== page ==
Women shouldn't be put off by techie label

Working in IT is not just about being a "techie" - by increasing your exposure to the whole of the business it can open doors to wider career opportunities


Working in IT is not just about being a "techie" - by increasing your exposure to the whole of the business it can open doors to wider career opportunities

As a woman in IT I have never come up against any kind of discrimination. I have never been treated badly because I was a woman, or held back, or been turned down for a job. And I have never seen any reason why women cannot make it in IT.

People often think the IT department is all about engineers - "those techies over there in the corner" - but I never saw it like that. I have always been driven by what IT can do for the business.

When I left school in 1977 I was guided towards what was then seen as a safe career. I went to work for Lloyds Bank for a couple of happy years and rose to assistant supervisor. However, I decided this was not for me in the longer term, so I decided to try something new.

I got my first glimpse of IT in my next job, working as credit controller for an engineering company. We implemented a new accounting system, and that experience started to show me the potential IT had to really enable a business.

In my first fully-fledged IT role at Ericsson I worked with a team doing IT training and software demonstrations about word processing. One day the regional manager said to me, "I don't know why I need you in this team." That really fired me up to prove myself.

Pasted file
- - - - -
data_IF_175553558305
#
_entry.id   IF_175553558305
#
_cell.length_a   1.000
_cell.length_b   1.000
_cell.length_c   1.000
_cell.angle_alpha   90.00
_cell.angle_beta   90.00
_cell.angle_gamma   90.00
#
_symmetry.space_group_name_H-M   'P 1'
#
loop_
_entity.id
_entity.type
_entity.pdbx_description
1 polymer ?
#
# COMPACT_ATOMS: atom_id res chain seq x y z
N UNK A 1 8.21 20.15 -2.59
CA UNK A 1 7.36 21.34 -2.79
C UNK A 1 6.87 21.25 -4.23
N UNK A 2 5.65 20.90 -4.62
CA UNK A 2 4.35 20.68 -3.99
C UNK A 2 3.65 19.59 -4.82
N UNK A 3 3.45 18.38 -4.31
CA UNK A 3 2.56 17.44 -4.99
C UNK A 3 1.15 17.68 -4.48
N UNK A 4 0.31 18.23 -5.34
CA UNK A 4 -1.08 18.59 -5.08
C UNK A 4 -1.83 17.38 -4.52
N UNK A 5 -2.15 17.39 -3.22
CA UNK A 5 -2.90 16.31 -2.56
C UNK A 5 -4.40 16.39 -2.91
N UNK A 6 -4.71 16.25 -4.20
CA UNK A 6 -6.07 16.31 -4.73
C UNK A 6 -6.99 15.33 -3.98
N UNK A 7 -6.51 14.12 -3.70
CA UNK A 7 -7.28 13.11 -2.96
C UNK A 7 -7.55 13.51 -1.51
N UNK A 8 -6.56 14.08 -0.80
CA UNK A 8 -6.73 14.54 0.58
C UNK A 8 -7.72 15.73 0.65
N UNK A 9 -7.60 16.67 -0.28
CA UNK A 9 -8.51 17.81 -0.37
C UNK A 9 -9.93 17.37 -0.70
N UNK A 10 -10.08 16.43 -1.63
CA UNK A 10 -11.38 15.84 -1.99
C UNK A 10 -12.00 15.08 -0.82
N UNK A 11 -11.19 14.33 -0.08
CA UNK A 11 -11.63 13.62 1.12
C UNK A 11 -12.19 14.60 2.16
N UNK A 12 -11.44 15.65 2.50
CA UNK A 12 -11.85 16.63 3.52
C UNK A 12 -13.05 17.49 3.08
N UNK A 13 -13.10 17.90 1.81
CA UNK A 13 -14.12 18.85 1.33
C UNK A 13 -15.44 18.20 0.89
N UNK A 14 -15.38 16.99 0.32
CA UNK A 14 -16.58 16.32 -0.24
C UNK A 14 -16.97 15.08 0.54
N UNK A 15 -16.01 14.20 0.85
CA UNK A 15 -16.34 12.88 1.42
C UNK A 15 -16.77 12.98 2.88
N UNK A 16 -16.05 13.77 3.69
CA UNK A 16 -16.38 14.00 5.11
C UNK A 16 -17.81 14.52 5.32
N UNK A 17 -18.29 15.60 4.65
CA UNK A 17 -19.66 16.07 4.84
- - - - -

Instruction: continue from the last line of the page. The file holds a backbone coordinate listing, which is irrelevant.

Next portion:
There is nothing I like more than a challenge, which is just as well, as there are some big challenges at all levels of IT, especially when problems arise, when the customer is shouting or the team is despondent. It is so easy for people to blame us.

At the same time, the ubiquitous nature of IT within today's businesses means that a career in IT provides a fantastic opportunity to see how the business works. From my time at Siemens-Nixdorf, Unisys, Capgemini and now in my role at O2, it is clear that all areas of the businesses need to be enabled with technology, so I have to understand them and get involved.

These days I walk into O2 retail stores and call centres and see that our people are supported by IT and that it helps them to deliver the best possible customer service. That is very satisfying.

It might be "just" infrastructure, but you cannot live without it - so it is very rewarding when you get it right. You get a lot of pride from it. IT people do not get the plaudits they deserve - they are just expected to keep everything running.

But there is more of a drive now to be creative. If you think hard about how you can use the technology you can get much better results. You also need to be brave. I have always had an "I'll have a go at that" attitude, but equally I have always been prepared to learn by making some mistakes along the way.

Government initiatives for women in technology are an excellent idea, but they need to position IT in a different way -  to see it as a mainstream career, not necessarily just a job about nuts and bolts. I do not have a degree or qualification in computer science, but I do understand business. That is what matters.

Karen Laidler is chief information officer at O2

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